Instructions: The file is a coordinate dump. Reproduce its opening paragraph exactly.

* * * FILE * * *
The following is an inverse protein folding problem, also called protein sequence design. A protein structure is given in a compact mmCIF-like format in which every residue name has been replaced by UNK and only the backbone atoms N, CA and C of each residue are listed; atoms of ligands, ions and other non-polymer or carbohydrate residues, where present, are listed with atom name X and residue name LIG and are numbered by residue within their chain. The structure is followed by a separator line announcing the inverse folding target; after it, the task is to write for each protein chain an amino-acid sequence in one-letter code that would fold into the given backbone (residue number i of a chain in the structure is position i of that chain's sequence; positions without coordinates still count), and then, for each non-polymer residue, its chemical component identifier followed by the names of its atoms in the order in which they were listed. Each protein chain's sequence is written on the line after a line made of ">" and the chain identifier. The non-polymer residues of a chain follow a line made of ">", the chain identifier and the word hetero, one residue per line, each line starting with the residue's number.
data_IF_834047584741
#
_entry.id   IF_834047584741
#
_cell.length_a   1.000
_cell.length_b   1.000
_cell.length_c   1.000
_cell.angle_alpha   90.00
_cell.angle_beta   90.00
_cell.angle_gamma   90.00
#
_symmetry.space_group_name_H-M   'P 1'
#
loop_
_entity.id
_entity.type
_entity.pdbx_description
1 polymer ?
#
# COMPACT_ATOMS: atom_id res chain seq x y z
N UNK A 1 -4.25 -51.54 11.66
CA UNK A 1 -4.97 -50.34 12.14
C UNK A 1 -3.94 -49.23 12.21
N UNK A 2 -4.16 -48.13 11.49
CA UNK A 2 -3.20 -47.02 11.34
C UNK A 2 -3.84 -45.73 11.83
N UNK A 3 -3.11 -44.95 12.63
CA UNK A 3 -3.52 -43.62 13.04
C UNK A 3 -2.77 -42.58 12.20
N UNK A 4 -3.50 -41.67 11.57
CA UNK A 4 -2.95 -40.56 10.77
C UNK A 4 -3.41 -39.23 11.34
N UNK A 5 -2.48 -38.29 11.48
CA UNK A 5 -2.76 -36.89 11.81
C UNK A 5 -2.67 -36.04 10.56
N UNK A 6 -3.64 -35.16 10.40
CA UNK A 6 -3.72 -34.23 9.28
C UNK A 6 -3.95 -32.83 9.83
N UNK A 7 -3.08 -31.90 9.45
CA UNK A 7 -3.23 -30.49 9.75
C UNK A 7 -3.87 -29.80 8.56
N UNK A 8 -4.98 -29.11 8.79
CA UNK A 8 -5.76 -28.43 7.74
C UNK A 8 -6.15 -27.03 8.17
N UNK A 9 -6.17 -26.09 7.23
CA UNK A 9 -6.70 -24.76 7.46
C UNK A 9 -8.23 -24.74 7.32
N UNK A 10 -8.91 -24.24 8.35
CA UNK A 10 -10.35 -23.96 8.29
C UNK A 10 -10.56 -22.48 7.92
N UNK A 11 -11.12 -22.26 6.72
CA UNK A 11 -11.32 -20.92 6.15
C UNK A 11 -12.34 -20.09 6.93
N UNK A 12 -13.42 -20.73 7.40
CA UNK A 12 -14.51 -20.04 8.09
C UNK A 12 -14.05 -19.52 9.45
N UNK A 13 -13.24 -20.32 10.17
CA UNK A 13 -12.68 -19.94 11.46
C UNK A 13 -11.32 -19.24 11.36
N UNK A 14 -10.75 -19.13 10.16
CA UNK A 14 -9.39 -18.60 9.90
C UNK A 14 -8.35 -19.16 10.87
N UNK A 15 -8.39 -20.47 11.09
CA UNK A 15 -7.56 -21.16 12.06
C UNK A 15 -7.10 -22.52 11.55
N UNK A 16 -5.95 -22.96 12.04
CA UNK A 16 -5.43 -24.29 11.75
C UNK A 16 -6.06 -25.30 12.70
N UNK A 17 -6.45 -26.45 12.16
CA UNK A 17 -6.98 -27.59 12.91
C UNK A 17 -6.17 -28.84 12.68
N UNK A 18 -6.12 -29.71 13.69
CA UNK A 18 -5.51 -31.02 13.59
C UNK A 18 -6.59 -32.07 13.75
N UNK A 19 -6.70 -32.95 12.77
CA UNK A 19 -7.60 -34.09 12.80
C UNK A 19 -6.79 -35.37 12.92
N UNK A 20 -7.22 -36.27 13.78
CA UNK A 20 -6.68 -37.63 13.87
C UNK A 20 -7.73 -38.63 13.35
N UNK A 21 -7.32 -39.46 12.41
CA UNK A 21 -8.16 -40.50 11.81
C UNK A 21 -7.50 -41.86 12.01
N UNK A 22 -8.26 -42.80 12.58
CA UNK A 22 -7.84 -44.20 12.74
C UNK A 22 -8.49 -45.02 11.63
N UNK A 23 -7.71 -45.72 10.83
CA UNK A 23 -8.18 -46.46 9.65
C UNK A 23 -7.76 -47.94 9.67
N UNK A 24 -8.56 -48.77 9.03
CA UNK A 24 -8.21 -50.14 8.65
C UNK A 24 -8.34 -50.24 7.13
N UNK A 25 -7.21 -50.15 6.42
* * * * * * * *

The following is an inverse protein folding problem, also called protein sequence design. A protein structure is given in a compact mmCIF-like format in which every residue name has been replaced by UNK and only the backbone atoms N, CA and C of each residue are listed; atoms of ligands, ions and other non-polymer or carbohydrate residues, where present, are listed with atom name X and residue name LIG and are numbered by residue within their chain. The structure is followed by a separator line announcing the inverse folding target; after it, the task is to write for each protein chain an amino-acid sequence in one-letter code that would fold into the given backbone (residue number i of a chain in the structure is position i of that chain's sequence; positions without coordinates still count), and then, for each non-polymer residue, its chemical component identifier followed by the names of its atoms in the order in which they were listed. Each protein chain's sequence is written on the line after a line made of ">" and the chain identifier. The non-polymer residues of a chain follow a line made of ">", the chain identifier and the word hetero, one residue per line, each line starting with the residue's number.